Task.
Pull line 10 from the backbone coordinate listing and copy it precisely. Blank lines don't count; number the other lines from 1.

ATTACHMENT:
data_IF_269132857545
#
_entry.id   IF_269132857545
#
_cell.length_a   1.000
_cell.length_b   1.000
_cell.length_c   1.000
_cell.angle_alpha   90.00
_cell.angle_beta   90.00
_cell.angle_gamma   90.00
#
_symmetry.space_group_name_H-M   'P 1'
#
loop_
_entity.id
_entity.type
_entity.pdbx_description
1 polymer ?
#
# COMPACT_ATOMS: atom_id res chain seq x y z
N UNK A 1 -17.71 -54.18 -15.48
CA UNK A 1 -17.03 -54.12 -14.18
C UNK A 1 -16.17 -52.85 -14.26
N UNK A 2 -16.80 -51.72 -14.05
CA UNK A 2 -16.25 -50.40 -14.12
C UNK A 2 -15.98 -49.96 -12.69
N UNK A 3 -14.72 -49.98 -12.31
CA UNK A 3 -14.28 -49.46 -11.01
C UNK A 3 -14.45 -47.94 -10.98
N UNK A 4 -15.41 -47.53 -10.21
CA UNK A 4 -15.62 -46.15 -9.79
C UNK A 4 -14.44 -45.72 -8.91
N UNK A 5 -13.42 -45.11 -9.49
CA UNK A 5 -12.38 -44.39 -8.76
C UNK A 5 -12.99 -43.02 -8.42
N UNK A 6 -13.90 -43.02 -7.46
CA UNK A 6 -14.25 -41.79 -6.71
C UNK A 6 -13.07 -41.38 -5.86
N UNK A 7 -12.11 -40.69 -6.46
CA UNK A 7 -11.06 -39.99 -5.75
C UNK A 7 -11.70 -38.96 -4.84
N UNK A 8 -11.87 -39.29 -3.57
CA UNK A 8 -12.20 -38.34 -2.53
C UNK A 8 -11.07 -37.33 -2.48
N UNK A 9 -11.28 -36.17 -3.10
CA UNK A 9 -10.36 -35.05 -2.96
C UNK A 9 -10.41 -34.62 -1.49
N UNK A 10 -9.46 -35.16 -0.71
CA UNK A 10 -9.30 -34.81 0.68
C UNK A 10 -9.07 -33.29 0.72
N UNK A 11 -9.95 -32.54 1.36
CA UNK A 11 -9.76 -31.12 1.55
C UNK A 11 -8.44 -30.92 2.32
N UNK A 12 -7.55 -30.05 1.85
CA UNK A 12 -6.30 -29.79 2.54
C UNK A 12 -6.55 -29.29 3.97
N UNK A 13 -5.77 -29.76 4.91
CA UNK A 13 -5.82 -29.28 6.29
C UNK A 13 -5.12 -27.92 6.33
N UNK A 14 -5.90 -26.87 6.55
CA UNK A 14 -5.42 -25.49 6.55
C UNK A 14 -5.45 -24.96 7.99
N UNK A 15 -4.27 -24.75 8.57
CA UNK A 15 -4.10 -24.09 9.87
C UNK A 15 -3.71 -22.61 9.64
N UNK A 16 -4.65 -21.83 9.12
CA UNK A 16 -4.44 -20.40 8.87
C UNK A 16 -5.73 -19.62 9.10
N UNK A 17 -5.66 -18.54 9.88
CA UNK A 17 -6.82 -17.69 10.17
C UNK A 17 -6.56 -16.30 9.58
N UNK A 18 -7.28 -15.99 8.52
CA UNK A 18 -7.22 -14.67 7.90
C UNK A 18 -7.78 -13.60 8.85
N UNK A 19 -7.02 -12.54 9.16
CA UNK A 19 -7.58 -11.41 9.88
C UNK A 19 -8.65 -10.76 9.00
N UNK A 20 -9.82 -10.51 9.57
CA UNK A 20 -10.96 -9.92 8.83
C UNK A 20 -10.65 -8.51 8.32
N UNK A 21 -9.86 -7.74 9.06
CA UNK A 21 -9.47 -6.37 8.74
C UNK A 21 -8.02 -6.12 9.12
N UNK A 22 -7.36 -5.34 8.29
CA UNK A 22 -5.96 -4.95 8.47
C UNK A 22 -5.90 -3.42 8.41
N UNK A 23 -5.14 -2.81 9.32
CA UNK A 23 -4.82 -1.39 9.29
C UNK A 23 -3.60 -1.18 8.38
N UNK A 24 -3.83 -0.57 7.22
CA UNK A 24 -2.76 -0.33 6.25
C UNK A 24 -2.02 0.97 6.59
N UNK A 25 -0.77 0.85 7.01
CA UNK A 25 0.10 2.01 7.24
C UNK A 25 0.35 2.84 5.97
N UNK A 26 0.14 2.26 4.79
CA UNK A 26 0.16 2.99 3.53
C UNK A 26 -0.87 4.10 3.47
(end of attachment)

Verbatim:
_cell.angle_gamma   90.00